Our Digital Society work is focused on researching the effects that Information and Communication Technologies (ICTs) is having have on energy consumption and carbon emissions.
Digital Society is one of the cross-cutting issues we research.
Since the 1970s, ICTs have driven a new industrial revolution that is transforming industrial structures, business strategies, employment patterns, consumer preferences and social practices around the world, but their impact on energy demand remains unclear.
To address this, we are:
Investigating the impact of ICTs on economy-wide energy consumption
While it has been argued that the ICT revolution is energy-saving and can form the basis of a new surge of green growth, this conclusion is contested. Our projects in this area look at the evidence on the impact of ICTs on energy consumption – both historical impacts and potential future impacts.
Exploring the potential for ICTs to deliver end-use services with much lower energy use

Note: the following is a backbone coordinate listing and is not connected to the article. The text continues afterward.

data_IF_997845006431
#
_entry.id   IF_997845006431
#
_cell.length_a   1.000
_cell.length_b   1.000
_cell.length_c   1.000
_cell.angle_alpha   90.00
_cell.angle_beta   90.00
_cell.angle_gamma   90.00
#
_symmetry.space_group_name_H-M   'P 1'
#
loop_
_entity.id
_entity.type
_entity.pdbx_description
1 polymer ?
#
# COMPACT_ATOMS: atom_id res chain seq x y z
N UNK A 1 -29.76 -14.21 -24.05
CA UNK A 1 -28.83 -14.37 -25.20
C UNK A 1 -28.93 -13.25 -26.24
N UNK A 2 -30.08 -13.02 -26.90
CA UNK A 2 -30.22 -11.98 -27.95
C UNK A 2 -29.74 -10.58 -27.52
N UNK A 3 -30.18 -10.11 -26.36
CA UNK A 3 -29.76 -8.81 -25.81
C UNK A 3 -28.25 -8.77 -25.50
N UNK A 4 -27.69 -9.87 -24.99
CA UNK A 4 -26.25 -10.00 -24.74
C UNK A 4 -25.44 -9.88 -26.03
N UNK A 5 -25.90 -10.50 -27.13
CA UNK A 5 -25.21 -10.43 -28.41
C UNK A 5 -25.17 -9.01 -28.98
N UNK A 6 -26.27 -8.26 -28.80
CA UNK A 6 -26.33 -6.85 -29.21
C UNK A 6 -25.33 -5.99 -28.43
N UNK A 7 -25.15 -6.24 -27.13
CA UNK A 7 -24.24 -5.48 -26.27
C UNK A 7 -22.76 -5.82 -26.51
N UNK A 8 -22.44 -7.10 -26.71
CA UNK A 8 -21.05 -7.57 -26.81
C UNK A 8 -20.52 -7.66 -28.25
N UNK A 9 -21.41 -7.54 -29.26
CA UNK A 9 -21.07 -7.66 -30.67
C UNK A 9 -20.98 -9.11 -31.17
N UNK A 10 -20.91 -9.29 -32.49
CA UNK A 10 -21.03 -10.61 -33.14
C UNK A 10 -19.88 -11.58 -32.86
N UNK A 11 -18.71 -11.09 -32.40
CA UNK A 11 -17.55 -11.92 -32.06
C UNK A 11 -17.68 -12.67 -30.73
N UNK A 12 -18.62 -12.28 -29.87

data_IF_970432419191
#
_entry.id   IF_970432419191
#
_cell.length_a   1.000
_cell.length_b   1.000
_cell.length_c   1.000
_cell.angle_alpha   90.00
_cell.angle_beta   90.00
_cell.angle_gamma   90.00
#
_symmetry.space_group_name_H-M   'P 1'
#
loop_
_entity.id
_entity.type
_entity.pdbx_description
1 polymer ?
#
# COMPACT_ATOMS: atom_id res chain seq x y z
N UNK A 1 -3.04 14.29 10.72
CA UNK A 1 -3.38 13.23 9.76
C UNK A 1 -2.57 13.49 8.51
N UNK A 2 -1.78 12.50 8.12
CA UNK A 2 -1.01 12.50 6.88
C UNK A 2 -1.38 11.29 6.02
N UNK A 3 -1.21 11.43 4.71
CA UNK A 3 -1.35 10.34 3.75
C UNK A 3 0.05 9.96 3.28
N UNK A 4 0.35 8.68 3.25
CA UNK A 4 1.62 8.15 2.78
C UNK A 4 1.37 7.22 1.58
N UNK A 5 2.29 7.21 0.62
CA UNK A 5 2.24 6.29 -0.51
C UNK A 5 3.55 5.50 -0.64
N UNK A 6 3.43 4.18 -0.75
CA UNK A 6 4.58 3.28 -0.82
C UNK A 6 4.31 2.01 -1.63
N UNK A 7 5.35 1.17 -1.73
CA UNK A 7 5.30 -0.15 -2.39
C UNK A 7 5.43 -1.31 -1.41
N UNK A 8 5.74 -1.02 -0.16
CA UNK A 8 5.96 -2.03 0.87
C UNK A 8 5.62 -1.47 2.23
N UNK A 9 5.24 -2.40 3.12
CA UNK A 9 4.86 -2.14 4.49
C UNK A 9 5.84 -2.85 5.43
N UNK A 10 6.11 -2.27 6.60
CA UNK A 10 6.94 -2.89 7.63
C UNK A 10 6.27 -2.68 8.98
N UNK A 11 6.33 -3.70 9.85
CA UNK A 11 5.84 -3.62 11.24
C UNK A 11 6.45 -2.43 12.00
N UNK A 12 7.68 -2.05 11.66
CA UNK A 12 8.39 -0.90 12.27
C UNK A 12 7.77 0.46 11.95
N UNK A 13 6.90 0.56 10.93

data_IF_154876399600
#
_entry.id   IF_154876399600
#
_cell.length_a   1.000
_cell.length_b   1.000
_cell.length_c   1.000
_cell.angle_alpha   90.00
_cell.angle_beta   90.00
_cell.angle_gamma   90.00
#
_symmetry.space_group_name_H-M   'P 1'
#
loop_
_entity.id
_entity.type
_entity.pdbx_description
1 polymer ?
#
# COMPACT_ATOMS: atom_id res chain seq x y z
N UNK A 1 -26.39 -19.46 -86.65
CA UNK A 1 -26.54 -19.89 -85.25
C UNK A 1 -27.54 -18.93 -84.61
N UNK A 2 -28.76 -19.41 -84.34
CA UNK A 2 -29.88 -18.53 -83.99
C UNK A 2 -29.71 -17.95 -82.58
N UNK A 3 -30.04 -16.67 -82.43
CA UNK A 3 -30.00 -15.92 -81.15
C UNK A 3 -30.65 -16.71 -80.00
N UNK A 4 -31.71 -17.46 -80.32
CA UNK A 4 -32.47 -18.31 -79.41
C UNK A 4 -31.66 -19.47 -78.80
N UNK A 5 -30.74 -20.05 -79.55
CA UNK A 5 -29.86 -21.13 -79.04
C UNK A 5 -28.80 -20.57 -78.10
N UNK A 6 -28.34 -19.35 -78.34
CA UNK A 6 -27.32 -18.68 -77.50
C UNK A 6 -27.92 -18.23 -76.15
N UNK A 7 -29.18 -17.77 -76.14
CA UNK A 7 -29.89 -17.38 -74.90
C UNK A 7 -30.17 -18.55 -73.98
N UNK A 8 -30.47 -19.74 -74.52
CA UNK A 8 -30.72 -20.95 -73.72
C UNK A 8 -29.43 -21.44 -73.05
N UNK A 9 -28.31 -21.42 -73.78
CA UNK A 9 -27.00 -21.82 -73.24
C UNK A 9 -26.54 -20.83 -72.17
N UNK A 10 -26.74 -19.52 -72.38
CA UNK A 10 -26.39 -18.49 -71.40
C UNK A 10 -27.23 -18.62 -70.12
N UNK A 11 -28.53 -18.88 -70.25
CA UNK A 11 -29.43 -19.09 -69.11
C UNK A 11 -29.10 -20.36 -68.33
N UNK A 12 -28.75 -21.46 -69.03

New business models are proliferating as entrepreneurs take up the multiple opportunities offered by ICTs and challenge established forms of economic organisation (e.g. taxi services, electricity markets). We are looking at what these potential models are, drawing on ideas from innovation theory.
Investigating how ICT diffusion influences energy-related user practices
Smart meters, automated vehicles, smart homes, and teleworking are some of the areas where the application of ICT might increasingly change user practices such as home working and changing leisure patterns. The UK has an ambitious target to fit all households with smart meters by 2020 – a technology being promoted on the grounds that it can both reduce energy demand enable flexibility in energy use patterns. Automated vehicles (AVs) could represent the most profound technological change in road transport since the rise of mass production, with reductions in energy demand being one of the many anticipated benefits.
Banner photo credit: Rodion Kutsaev on Unsplash